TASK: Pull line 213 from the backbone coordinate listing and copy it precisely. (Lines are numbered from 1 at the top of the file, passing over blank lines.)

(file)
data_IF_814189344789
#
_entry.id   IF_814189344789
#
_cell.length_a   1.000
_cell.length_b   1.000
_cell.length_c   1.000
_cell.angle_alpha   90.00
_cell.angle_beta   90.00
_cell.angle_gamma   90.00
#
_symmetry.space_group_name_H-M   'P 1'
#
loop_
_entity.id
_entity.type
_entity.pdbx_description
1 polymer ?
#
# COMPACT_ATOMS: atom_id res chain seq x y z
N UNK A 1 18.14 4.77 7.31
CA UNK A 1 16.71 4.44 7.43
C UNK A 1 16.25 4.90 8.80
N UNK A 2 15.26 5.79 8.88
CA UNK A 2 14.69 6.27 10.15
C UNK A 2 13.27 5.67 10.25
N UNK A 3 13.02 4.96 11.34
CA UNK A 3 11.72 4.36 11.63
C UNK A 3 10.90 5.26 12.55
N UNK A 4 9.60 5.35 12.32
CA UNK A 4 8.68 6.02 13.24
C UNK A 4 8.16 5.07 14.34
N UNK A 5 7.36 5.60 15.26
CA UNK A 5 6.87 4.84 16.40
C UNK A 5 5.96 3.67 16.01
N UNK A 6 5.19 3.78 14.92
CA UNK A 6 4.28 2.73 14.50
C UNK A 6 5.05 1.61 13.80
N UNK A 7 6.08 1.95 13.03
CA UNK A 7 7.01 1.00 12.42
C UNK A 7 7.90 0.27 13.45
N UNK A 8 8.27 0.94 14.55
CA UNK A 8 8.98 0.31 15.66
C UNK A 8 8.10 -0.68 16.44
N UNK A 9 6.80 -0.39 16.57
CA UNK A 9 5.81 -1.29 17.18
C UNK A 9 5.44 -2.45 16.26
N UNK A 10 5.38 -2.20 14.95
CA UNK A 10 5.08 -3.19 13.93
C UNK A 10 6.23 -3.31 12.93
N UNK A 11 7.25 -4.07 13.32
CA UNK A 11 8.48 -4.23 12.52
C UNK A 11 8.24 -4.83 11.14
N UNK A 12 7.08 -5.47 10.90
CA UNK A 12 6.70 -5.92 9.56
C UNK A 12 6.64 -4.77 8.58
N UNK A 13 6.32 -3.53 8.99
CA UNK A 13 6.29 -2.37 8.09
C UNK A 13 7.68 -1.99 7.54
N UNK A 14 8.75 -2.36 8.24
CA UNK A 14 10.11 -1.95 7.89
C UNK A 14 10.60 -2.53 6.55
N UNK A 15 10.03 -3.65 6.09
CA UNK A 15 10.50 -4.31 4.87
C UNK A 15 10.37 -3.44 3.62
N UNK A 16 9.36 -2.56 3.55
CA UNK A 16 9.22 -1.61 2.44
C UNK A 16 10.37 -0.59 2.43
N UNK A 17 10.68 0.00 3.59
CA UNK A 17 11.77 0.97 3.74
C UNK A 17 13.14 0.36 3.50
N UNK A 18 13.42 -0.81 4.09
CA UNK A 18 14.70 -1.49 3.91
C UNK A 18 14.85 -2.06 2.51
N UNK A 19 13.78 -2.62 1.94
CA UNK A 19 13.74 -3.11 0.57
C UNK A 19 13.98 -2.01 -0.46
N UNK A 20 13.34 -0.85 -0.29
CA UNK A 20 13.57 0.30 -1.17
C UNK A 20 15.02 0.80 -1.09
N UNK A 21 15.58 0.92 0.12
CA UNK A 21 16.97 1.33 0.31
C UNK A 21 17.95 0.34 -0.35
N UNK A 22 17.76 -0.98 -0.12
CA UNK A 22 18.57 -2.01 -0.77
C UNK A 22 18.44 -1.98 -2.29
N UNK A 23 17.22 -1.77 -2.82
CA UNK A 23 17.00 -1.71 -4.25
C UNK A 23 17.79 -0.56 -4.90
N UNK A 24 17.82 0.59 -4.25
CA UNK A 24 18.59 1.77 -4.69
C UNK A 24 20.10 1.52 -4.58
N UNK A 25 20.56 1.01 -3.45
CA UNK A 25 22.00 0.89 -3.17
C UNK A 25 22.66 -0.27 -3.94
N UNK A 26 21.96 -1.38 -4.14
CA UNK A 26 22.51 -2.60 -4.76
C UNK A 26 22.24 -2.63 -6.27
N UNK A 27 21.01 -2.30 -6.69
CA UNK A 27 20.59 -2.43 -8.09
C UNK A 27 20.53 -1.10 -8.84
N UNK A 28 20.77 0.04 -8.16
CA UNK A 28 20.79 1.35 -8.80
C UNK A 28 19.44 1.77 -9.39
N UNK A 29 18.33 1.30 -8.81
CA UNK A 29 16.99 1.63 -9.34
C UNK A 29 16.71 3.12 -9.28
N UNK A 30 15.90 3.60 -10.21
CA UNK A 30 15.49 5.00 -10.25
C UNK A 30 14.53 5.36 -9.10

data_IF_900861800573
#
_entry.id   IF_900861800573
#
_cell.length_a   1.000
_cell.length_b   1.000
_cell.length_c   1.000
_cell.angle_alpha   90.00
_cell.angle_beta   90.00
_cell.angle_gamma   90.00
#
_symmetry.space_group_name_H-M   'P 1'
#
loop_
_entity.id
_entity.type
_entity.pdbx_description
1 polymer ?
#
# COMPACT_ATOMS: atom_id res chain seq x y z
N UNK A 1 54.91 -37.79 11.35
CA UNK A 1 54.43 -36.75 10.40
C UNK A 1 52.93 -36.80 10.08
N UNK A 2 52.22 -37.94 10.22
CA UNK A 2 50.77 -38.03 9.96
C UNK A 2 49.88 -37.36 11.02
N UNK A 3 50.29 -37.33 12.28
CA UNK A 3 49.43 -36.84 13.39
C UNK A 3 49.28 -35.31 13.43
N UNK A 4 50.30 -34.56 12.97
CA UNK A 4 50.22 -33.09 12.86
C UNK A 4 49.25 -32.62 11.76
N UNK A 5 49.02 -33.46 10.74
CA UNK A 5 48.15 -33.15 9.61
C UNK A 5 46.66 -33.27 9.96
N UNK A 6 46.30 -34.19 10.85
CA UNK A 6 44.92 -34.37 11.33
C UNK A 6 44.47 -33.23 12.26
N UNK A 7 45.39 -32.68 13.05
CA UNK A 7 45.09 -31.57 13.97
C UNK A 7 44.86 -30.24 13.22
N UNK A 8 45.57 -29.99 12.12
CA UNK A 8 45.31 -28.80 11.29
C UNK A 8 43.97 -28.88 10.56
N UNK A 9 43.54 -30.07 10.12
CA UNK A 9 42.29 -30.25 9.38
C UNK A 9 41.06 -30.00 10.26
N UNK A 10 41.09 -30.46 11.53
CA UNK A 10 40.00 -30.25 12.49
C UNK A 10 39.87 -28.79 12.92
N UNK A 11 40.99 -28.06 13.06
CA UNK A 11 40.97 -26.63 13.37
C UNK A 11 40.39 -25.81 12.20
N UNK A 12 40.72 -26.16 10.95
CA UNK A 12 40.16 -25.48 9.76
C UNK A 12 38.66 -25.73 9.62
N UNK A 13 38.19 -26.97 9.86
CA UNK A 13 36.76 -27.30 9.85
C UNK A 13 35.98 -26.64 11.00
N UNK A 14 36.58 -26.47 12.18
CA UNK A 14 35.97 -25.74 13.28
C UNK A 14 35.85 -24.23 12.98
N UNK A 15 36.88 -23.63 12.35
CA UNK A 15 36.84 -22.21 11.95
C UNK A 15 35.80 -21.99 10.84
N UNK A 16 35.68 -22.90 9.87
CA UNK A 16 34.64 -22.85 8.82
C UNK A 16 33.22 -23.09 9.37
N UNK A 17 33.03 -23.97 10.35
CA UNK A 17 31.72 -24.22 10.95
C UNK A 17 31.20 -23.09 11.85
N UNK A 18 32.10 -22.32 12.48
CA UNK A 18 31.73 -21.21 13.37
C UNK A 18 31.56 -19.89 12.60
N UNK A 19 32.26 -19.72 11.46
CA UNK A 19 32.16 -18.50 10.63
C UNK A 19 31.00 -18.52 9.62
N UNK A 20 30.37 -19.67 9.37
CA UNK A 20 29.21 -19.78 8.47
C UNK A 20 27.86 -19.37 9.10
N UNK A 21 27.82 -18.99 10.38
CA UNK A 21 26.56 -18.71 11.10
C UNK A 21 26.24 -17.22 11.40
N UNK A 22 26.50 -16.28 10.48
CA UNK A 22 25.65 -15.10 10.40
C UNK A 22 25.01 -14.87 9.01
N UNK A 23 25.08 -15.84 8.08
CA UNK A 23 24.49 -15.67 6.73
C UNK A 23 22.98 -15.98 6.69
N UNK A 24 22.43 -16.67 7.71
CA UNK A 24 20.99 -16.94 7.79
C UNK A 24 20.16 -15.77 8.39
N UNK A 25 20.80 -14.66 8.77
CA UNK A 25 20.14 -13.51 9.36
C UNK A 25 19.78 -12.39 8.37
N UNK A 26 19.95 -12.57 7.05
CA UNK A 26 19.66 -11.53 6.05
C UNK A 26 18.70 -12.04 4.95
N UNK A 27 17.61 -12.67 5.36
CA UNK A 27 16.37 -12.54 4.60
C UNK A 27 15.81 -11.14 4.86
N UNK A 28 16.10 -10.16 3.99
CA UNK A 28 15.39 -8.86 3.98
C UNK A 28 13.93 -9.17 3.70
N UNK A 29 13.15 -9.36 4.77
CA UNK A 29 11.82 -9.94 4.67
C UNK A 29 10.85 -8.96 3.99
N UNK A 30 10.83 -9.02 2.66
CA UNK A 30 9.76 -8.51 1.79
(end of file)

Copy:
CA UNK A 28 15.39 -8.86 3.98